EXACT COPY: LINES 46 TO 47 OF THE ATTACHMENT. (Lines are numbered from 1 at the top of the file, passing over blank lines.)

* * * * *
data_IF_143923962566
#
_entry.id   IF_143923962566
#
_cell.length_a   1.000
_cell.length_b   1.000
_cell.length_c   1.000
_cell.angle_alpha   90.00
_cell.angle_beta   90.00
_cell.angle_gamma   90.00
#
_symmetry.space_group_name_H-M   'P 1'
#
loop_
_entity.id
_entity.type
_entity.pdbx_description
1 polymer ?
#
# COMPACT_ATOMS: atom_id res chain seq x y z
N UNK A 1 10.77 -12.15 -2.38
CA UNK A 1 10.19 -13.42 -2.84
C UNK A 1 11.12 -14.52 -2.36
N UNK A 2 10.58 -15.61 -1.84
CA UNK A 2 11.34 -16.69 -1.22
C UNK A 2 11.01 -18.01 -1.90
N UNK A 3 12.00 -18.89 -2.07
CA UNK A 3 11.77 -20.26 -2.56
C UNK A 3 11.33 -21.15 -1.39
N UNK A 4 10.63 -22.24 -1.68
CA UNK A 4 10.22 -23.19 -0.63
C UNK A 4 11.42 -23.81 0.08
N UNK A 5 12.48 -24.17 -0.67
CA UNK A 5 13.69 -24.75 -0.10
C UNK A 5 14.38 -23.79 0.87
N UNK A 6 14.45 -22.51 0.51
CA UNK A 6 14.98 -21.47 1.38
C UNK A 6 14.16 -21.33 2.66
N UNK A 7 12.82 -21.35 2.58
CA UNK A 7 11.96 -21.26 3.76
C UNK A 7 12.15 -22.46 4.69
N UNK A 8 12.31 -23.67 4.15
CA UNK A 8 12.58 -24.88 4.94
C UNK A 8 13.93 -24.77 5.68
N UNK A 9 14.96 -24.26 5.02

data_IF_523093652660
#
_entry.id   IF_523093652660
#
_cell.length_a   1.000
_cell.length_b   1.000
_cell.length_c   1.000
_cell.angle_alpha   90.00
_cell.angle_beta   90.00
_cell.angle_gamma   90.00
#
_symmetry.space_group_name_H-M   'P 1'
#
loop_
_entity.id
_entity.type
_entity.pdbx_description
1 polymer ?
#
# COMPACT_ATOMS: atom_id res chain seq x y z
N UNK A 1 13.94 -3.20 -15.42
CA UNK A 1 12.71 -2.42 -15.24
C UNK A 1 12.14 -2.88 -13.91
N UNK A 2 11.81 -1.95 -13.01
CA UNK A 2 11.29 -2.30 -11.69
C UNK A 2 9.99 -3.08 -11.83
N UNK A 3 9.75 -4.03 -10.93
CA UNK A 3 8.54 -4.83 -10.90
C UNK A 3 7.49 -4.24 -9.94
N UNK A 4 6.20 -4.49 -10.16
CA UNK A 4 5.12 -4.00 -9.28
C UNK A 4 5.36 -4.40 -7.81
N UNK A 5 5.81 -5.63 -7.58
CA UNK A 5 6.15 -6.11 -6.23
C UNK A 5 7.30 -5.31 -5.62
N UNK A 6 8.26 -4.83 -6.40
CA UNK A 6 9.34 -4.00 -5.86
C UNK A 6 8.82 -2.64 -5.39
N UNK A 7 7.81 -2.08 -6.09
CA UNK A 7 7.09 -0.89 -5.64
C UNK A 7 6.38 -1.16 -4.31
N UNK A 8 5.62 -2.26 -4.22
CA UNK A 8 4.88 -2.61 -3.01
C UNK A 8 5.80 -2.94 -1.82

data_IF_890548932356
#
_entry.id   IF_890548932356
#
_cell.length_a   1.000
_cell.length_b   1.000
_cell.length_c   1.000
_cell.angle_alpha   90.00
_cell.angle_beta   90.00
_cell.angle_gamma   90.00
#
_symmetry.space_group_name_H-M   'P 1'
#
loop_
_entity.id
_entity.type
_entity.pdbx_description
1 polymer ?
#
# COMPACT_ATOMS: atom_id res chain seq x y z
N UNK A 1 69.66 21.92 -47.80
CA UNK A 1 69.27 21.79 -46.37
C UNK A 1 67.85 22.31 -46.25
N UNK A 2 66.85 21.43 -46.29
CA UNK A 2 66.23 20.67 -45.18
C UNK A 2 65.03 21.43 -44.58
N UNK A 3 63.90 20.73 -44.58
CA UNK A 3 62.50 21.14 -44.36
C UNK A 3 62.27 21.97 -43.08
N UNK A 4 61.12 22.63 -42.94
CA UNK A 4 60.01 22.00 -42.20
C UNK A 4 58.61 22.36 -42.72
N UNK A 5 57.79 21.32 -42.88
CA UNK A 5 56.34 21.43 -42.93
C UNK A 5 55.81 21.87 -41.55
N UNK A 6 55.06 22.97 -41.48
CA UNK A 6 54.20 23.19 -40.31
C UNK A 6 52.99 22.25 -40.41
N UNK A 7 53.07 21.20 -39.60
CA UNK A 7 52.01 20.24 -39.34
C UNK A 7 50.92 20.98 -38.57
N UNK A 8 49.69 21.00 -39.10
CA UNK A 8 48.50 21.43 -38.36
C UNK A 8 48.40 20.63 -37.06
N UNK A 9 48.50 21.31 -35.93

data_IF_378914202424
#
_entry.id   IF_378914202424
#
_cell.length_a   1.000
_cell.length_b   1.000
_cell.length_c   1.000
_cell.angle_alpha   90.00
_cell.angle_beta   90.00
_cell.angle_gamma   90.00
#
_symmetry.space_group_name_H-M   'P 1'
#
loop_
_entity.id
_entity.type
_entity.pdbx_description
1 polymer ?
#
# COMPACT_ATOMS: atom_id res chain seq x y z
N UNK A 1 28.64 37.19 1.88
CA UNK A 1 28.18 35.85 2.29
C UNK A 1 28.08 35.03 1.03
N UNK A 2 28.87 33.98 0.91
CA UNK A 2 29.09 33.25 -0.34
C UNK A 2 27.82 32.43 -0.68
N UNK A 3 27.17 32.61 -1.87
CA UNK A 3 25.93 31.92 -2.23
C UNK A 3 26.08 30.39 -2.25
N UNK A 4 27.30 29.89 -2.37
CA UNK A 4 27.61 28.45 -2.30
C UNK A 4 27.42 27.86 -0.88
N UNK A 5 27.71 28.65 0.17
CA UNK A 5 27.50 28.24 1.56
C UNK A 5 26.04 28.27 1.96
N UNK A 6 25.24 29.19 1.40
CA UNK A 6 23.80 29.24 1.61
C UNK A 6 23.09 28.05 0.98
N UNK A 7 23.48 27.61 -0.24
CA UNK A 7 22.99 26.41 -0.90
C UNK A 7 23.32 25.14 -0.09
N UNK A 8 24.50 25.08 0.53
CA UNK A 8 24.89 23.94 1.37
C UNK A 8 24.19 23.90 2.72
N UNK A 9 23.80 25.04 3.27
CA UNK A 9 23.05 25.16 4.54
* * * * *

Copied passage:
data_IF_523093652660
#